Sunday, April 26, 2009

The Epistemology of Ethics, Salesmanship, and Basket Weaving

In a previous post I said that teachers are peddlers of ideas who must sell their wares as much as any other sales rep or entrepreneur. The process by which soap and ideas are sold is essentially the same. The method is persuasive communication and the purveyors of both can be honest or dishonest. There is nothing unique to the theory of salesmanship that makes sales reps more prone to dishonesty than teachers, and teaching in a free market is salesmanship.

In this post I would like to make a similarly iconoclastic statement about three apparently disparate fields, namely that ethics, salesmanship, and basket weaving are all applied sciences. The first anomaly, according to many hard core philosophers and scientists, is that I would dare to call any of these fields a science. The second is that I would dare to lump them together with equal epistemological standing. Let me take these one at a time.

In its broadest sense, science studies reality—not just the physical, but also the mental—and aims to describe it accurately and provide guidelines for human choices and actions. In this sense philosophy is the science of all sciences, because it identifies the broadest abstractions about reality and provides the broadest guidelines for the rest of the special sciences. The special sciences, whether physics, engineering, medicine, or basket weaving, must be consistent with the more general sciences, but they in turn describe their own areas of reality and provide guidelines for choice and action to achieve specific goals in those realms.

To explain and predict are said today to be the two aims of science. Explanation, however, implies prediction. If a ball is described as round, for example, the description predicts that the ball will roll. This positivist view of science as explanation and prediction leaves values out completely. Values are guides to action. If a ball is to be thrown accurately to a target, then it is valuable for the hand, arm, and rest of the body to move in a certain way. A scientist of ball throwing prescribes which actions have to be made in order to achieve the goal of hitting a target. To live a healthy and moral life, scientists of nutrition and ethics also prescribe certain actions that must be taken to achieve the respective goals. There are two aims of science, but they are to explain and guide. Guidance specifies a goal and the actions necessary to reach the goal. All value theories are sciences of guidance. This applies equally to ethics, salesmanship, and basket weaving. (For doubters about basket weaving as a science, a Google search generates millions of hits and refers the searcher to an enormous literature describing the principles of basket weaving.)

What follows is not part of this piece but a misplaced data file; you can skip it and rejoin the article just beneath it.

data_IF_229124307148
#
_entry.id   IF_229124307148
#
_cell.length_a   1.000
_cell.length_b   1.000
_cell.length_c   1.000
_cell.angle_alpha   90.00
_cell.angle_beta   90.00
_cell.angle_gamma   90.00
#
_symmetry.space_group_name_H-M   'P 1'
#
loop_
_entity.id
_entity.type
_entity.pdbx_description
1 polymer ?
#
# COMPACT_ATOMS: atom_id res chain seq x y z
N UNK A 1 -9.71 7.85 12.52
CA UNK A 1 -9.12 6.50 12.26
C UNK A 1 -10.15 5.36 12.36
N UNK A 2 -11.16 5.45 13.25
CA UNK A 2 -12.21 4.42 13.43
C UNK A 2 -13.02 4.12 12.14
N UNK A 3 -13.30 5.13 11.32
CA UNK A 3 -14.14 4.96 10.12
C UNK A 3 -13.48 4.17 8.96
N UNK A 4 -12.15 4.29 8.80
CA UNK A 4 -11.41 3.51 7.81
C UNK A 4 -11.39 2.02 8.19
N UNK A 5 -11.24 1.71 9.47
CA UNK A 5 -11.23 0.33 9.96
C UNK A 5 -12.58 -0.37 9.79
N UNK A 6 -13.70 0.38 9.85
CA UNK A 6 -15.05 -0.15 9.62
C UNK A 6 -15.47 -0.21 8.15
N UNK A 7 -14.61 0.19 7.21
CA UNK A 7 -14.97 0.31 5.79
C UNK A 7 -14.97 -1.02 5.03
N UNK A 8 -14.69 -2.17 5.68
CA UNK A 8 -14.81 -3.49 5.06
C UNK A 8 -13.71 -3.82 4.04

Value theories are applied “how to” sciences and are just as factual as any so-called hard or descriptive physical science. Value theories describe how to get things done. Ethics describes how to live the good life, salesmanship describes how to sell products, and basket weaving how to make baskets. Nothing could be more factual than that, which makes all of these fields as scientific as physics, chemistry, or biology.

For that matter, epistemology is also a how-to discipline, since its aim is to describe how we know what we know and then, on the basis of that knowledge, to prescribe how to improve our ways of knowing. As a result, there is no difference in essential methodology used by epistemology and ethics, or ethics and salesmanship, or salesmanship and basket weaving. They all use the same approach to identifying the concepts and principles that constitute their particular subjects of study. The only relevant difference among all of these disciplines is level of abstraction. The concepts and principles of epistemology and ethics are far more abstract than those of salesmanship and basket weaving.

Putting on an air of superiority simply because one works in an area of greater abstraction smacks of what Robert Fuller would call rankism (1, 2). Science is science and applied science is applied science. As much can be learned from blue-collar workers who love their jobs and approach them with attention to subtle detail as one can learn from college professors who work in the stratosphere of theoretical concepts and principles. In many cases one can learn more from blue-collar workers than from professors, because the latter are too often caught up in their own jargon to be able to relate it to the lay person. And some professors all too often have no desire to relate their work to the lay person. But everyone today in our knowledge economy holds, or should hold, equal epistemological standing in the generation and application of knowledge.

One does not pay plumbers so much for what they do as for what they know. That makes plumbers, basket weavers, sales reps, and ethicists all fellow professionals.

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